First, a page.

• EDITORIAL: Chișinău Authorities’ Reaction to a Hijacked Plane

    EDITORIAL: Chișinău Authorities’ Reaction to a Hijacked Plane
    by
    30 May 2021 | 08:00

    The head of the state of Belarus, Alexander Lukashenko, is 67 years old. For 27 years, he ruled over the country. He has three sons, two of whom are much older than Roman Protasevich, the young journalist on whom Lukashenko organized a real hunt on Sunday, May 23. The hunt was a success for the dictator. The 120 passengers on the plane flying the Athens-Vilnius route were scared by what happened. Roman and his girlfriend, Sofia, two of those passengers, were detained for an indefinite period. It is hard to imagine what kind of nightmares the families of the two are going through. Meanwhile, the three sons of Lukashenko, live in comfort and well-being as descendants of a head of state.

    From Sunday to Wednesday, four days in a row, Alexander Lukashenko did not say a word about his terrorist actions. Finally, upset by the reaction of international institutions, but also by the decisions of several states not to fly over Belarusian airspace, Lukashenko made several explanatory statements. He claimed that it was a legal act to order the hijacking of the plane from Athens. “I protected the people,” Lukashenko said, denying that he sought to arrest journalist Protasevich. The Belarusian head of state accused all those who argued that he had sent a fighter jet to force the landing of the Ryanair plane.

    Because Lukashenko’s statements were made to a state news agency in his country, it is clear why they did not follow any provocative questions to the speaker, including why Roman was detained and was not released until today. “If, as you say, you acted legally to protect people from a possible bomb, why were the two young men detained, not being released to this day?”, should have asked one of the journalists. But the question did not follow, nor the answer. 

    Therefore, the dictator showed that he is upset with those who criticize him for his actions. He complained they want to suffocate Belarus, accusing international institutions of misinformation, but also threatening to “act firmly on any sanctions or provocations.”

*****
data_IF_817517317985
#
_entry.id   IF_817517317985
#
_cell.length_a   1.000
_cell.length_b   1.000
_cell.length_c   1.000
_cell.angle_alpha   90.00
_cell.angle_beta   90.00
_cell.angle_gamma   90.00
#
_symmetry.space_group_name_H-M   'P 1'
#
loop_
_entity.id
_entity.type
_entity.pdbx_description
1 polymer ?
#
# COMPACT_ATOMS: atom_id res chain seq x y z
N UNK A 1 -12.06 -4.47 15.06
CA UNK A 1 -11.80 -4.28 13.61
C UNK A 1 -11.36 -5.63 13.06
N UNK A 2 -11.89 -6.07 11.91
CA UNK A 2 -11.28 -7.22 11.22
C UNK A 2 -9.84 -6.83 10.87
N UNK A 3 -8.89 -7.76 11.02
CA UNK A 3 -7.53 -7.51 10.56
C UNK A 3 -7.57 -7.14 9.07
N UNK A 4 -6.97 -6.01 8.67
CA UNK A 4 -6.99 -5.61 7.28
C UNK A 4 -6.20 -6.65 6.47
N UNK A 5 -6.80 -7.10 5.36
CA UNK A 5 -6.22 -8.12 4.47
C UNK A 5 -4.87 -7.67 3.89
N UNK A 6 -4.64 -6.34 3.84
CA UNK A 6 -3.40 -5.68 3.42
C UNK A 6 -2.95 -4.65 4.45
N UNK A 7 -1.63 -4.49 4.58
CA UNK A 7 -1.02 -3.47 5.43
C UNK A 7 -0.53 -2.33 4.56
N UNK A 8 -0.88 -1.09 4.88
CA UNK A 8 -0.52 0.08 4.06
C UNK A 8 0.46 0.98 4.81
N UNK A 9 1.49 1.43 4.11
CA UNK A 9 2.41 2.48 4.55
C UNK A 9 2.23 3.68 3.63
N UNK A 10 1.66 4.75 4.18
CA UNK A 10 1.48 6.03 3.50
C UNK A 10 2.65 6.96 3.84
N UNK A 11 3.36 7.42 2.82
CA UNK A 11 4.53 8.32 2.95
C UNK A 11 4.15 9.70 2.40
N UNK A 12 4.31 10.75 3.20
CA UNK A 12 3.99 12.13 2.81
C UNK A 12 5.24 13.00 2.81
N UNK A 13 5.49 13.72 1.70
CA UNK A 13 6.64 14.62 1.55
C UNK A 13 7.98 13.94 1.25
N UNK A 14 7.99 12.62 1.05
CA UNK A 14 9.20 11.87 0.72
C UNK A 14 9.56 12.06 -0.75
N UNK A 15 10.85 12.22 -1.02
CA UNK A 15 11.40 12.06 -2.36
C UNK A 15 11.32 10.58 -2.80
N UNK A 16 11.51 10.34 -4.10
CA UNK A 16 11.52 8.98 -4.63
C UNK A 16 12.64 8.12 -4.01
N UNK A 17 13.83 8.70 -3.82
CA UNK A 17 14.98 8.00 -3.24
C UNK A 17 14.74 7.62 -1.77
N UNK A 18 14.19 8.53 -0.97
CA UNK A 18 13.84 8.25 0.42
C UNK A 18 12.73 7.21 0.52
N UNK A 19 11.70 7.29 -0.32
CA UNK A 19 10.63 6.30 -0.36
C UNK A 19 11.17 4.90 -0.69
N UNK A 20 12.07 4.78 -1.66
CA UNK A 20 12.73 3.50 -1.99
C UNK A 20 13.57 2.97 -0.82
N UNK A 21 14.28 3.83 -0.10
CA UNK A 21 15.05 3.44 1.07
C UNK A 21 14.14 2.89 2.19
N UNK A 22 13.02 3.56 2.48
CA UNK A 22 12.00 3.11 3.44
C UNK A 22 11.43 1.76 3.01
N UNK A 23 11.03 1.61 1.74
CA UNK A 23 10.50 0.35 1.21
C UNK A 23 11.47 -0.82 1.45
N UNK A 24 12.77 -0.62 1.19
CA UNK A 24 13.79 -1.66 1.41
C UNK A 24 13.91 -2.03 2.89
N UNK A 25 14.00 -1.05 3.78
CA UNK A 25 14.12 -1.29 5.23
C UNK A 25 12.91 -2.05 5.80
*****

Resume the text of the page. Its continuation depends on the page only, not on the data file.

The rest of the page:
His message did not contain any concrete names of institutions and states that upset him the most, but if it had, I think that Moldova would have positioned itself among the most friendly to the dictator. And I’m not just talking about Lukashenko’s friendship with former Moldovan presidents Dodon or Voronin. We watched how the state institutions, including the diplomatic ones, reacted to that terrorist action. Several states have decided to boycott Belarusian airspace, but the Civil Aviation Authority of Moldova has announced that the flights to and from Belarus continue and that the “airlines are advised to assess on their own the risks of overflight.”

    Moldova’s Ministry of Foreign Affairs came up with a statement from which we found out that no Moldovan citizen was on the plane hijacked by Lukashenko. The ministry also said it supports the international investigation on this case. No other comments followed the press release.

    Both the dissolved Parliament and the broken Government, as well as the Presidency have not yet had any reaction to this dangerous attack of a head of state, committed in the air space, on citizens of different countries, pursuing a single intention – the liquidation of an opponent, a young man determined to tell the truth about what is happening in Belarus. After the international community, through the firm voices of important leaders, condemned and sanctioned the actions of the dictator from Belarus, who has to win from the lack of attitude in Chișinău?

    AUTHOR MAIL eng.zdg@gmail.com

     .

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